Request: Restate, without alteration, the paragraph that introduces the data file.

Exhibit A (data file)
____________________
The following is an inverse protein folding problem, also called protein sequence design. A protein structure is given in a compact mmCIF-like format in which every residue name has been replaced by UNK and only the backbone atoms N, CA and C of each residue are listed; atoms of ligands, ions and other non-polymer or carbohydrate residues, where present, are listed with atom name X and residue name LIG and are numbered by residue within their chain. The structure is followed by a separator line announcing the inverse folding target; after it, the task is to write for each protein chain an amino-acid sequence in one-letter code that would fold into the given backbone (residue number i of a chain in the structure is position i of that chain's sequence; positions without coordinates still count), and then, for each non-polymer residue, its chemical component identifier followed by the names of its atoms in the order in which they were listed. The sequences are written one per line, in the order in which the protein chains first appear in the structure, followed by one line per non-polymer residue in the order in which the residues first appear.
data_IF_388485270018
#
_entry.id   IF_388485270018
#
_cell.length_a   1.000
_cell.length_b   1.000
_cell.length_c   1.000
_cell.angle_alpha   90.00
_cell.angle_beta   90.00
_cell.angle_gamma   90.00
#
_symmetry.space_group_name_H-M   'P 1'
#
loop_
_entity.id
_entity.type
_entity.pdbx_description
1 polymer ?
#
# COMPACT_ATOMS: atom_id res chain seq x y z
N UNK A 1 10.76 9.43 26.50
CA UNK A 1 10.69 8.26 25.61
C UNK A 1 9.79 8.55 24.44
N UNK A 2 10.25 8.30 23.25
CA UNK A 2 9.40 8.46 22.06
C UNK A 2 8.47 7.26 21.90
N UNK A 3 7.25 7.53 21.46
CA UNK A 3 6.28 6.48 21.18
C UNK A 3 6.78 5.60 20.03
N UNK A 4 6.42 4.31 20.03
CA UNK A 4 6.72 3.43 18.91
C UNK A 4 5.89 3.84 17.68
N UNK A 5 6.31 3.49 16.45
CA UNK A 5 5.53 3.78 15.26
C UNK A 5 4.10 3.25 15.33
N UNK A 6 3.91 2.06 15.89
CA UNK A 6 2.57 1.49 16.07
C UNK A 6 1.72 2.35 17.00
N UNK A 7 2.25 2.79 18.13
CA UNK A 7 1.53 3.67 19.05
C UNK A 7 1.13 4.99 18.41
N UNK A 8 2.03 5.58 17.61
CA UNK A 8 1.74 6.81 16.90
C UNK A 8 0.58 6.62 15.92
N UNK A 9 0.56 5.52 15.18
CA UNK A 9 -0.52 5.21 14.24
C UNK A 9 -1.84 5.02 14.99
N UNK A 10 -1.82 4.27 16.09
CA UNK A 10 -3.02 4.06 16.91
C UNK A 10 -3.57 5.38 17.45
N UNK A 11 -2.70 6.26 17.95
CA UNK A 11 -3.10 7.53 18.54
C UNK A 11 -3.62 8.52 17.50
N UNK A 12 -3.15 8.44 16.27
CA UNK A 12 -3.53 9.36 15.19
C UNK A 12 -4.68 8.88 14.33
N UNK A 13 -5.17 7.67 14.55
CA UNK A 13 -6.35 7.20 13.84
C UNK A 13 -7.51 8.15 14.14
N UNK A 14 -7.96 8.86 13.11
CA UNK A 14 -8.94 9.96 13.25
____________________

The following is an inverse protein folding problem, also called protein sequence design. A protein structure is given in a compact mmCIF-like format in which every residue name has been replaced by UNK and only the backbone atoms N, CA and C of each residue are listed; atoms of ligands, ions and other non-polymer or carbohydrate residues, where present, are listed with atom name X and residue name LIG and are numbered by residue within their chain. The structure is followed by a separator line announcing the inverse folding target; after it, the task is to write for each protein chain an amino-acid sequence in one-letter code that would fold into the given backbone (residue number i of a chain in the structure is position i of that chain's sequence; positions without coordinates still count), and then, for each non-polymer residue, its chemical component identifier followed by the names of its atoms in the order in which they were listed. The sequences are written one per line, in the order in which the protein chains first appear in the structure, followed by one line per non-polymer residue in the order in which the residues first appear.